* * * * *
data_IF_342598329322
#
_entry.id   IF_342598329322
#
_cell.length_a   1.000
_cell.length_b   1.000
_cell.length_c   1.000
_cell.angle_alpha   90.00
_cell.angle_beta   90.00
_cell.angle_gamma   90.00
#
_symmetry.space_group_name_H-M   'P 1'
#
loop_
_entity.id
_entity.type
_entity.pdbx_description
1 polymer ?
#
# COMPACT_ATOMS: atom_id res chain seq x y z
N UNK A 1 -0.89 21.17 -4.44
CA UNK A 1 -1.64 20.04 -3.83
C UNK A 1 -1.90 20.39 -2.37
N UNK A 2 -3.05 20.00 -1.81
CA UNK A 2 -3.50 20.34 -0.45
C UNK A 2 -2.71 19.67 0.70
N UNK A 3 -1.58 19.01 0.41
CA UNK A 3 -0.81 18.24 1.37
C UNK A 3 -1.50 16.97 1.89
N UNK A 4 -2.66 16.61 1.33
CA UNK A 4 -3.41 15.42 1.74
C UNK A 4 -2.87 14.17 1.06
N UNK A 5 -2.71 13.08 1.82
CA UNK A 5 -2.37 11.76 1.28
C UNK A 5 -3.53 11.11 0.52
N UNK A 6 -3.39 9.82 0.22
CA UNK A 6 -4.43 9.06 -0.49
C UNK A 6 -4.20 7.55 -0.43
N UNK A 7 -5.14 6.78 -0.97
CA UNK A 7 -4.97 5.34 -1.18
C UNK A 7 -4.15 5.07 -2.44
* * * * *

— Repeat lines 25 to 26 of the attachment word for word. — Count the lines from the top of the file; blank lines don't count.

CA UNK A 2 -3.50 20.34 -0.45
C UNK A 2 -2.71 19.67 0.70